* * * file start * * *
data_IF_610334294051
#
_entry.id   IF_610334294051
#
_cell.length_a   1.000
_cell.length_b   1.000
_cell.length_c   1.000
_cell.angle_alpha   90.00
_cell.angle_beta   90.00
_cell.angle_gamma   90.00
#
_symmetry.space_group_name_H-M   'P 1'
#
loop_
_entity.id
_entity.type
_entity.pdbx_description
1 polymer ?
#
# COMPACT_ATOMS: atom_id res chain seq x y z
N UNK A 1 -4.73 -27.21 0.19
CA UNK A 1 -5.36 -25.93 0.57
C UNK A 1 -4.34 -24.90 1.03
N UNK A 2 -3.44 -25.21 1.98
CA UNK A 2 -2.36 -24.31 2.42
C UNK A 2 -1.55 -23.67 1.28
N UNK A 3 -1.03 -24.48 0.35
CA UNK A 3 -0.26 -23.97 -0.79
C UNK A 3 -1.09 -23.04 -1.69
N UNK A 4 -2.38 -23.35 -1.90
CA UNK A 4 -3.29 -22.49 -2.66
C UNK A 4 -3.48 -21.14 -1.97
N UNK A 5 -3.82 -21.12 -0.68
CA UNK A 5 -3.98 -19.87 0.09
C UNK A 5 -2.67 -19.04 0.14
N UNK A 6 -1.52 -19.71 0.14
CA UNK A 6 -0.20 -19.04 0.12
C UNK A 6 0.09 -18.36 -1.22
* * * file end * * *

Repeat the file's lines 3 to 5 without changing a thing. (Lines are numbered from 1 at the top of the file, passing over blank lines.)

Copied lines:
_entry.id   IF_610334294051
#
_cell.length_a   1.000